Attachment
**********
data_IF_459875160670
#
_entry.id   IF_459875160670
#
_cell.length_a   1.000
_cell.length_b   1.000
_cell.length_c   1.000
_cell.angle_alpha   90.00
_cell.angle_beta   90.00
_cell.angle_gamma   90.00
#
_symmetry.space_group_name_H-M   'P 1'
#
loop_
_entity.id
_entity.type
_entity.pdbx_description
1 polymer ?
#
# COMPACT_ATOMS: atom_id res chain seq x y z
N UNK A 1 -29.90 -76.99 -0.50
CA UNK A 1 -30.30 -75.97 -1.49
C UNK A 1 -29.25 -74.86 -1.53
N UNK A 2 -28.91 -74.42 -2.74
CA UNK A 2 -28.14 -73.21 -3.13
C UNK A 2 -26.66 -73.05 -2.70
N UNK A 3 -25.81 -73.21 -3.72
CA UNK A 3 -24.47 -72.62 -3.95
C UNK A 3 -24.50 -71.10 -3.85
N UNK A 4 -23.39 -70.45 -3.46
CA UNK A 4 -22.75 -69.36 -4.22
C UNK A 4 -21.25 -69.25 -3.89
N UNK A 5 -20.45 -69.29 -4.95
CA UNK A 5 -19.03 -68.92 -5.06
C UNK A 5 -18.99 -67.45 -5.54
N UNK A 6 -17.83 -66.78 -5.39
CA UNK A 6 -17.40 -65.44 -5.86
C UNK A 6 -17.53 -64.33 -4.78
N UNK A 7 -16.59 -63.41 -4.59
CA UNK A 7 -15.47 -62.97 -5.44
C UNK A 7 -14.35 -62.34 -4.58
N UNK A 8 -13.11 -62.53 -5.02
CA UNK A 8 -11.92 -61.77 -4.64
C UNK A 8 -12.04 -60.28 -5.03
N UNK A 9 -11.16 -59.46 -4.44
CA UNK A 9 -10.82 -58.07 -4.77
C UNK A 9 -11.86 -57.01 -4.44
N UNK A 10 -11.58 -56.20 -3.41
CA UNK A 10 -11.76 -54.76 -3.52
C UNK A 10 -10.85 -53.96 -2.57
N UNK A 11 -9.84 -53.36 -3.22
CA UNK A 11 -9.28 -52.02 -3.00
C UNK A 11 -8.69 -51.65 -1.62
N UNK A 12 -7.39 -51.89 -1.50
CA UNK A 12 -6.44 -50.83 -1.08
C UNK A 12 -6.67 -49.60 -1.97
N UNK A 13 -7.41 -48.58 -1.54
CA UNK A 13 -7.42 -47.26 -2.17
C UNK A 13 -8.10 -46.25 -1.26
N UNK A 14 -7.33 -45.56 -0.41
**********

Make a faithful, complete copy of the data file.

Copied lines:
data_IF_459875160670
#
_entry.id   IF_459875160670
#
_cell.length_a   1.000
_cell.length_b   1.000
_cell.length_c   1.000
_cell.angle_alpha   90.00
_cell.angle_beta   90.00
_cell.angle_gamma   90.00
#
_symmetry.space_group_name_H-M   'P 1'
#
loop_
_entity.id
_entity.type
_entity.pdbx_description
1 polymer ?
#
# COMPACT_ATOMS: atom_id res chain seq x y z
N UNK A 1 -29.90 -76.99 -0.50
CA UNK A 1 -30.30 -75.97 -1.49
C UNK A 1 -29.25 -74.86 -1.53
N UNK A 2 -28.91 -74.42 -2.74
CA UNK A 2 -28.14 -73.21 -3.13
C UNK A 2 -26.66 -73.05 -2.70
N UNK A 3 -25.81 -73.21 -3.72
CA UNK A 3 -24.47 -72.62 -3.95
C UNK A 3 -24.50 -71.10 -3.85
N UNK A 4 -23.39 -70.45 -3.46
CA UNK A 4 -22.75 -69.36 -4.22
C UNK A 4 -21.25 -69.25 -3.89
N UNK A 5 -20.45 -69.29 -4.95
CA UNK A 5 -19.03 -68.92 -5.06
C UNK A 5 -18.99 -67.45 -5.54
N UNK A 6 -17.83 -66.78 -5.39
CA UNK A 6 -17.40 -65.44 -5.86
C UNK A 6 -17.53 -64.33 -4.78
N UNK A 7 -16.59 -63.41 -4.59
CA UNK A 7 -15.47 -62.97 -5.44
C UNK A 7 -14.35 -62.34 -4.58
N UNK A 8 -13.11 -62.53 -5.02
CA UNK A 8 -11.92 -61.77 -4.64
C UNK A 8 -12.04 -60.28 -5.03
N UNK A 9 -11.16 -59.46 -4.44
CA UNK A 9 -10.82 -58.07 -4.77
C UNK A 9 -11.86 -57.01 -4.44
N UNK A 10 -11.58 -56.20 -3.41
CA UNK A 10 -11.76 -54.76 -3.52
C UNK A 10 -10.85 -53.96 -2.57
N UNK A 11 -9.84 -53.36 -3.22
CA UNK A 11 -9.28 -52.02 -3.00
C UNK A 11 -8.69 -51.65 -1.62
N UNK A 12 -7.39 -51.89 -1.50
CA UNK A 12 -6.44 -50.83 -1.08
C UNK A 12 -6.67 -49.60 -1.97
N UNK A 13 -7.41 -48.58 -1.54
CA UNK A 13 -7.42 -47.26 -2.17
C UNK A 13 -8.10 -46.25 -1.26
N UNK A 14 -7.33 -45.56 -0.41